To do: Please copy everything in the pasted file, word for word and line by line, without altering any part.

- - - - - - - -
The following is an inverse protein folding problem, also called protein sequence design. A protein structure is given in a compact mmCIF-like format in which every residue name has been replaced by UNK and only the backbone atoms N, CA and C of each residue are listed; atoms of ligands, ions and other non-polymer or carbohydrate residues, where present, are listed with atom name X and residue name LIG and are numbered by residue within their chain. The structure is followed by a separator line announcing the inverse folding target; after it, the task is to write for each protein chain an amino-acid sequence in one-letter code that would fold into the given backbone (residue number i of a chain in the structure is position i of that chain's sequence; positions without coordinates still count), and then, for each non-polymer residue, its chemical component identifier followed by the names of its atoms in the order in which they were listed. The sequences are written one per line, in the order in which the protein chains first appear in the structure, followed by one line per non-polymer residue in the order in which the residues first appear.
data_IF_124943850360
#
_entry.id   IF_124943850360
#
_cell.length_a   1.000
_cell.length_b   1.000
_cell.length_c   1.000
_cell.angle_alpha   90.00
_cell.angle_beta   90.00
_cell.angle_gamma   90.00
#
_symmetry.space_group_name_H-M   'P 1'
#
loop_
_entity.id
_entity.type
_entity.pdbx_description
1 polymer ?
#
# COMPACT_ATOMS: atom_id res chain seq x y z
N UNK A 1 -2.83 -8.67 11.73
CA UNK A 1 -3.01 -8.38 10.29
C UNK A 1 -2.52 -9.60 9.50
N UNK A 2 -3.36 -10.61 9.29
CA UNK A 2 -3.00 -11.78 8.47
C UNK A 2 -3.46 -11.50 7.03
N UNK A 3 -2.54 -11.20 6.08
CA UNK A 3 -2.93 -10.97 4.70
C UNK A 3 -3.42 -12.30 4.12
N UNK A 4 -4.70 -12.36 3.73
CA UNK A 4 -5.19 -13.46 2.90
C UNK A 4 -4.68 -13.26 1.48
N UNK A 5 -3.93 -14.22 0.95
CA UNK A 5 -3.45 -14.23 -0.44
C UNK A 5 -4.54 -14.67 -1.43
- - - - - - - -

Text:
The following is an inverse protein folding problem, also called protein sequence design. A protein structure is given in a compact mmCIF-like format in which every residue name has been replaced by UNK and only the backbone atoms N, CA and C of each residue are listed; atoms of ligands, ions and other non-polymer or carbohydrate residues, where present, are listed with atom name X and residue name LIG and are numbered by residue within their chain. The structure is followed by a separator line announcing the inverse folding target; after it, the task is to write for each protein chain an amino-acid sequence in one-letter code that would fold into the given backbone (residue number i of a chain in the structure is position i of that chain's sequence; positions without coordinates still count), and then, for each non-polymer residue, its chemical component identifier followed by the names of its atoms in the order in which they were listed. The sequences are written one per line, in the order in which the protein chains first appear in the structure, followed by one line per non-polymer residue in the order in which the residues first appear.
data_IF_124943850360
#
_entry.id   IF_124943850360
#
_cell.length_a   1.000
_cell.length_b   1.000
_cell.length_c   1.000
_cell.angle_alpha   90.00
_cell.angle_beta   90.00
_cell.angle_gamma   90.00
#
_symmetry.space_group_name_H-M   'P 1'
#
loop_
_entity.id
_entity.type
_entity.pdbx_description
1 polymer ?
#
# COMPACT_ATOMS: atom_id res chain seq x y z
N UNK A 1 -2.83 -8.67 11.73
CA UNK A 1 -3.01 -8.38 10.29
C UNK A 1 -2.52 -9.60 9.50
N UNK A 2 -3.36 -10.61 9.29
CA UNK A 2 -3.00 -11.78 8.47
C UNK A 2 -3.46 -11.50 7.03
N UNK A 3 -2.54 -11.20 6.08
CA UNK A 3 -2.93 -10.97 4.70
C UNK A 3 -3.42 -12.30 4.12
N UNK A 4 -4.70 -12.36 3.73
CA UNK A 4 -5.19 -13.46 2.90
C UNK A 4 -4.68 -13.26 1.48
N UNK A 5 -3.93 -14.22 0.95
CA UNK A 5 -3.45 -14.23 -0.44
C UNK A 5 -4.54 -14.67 -1.43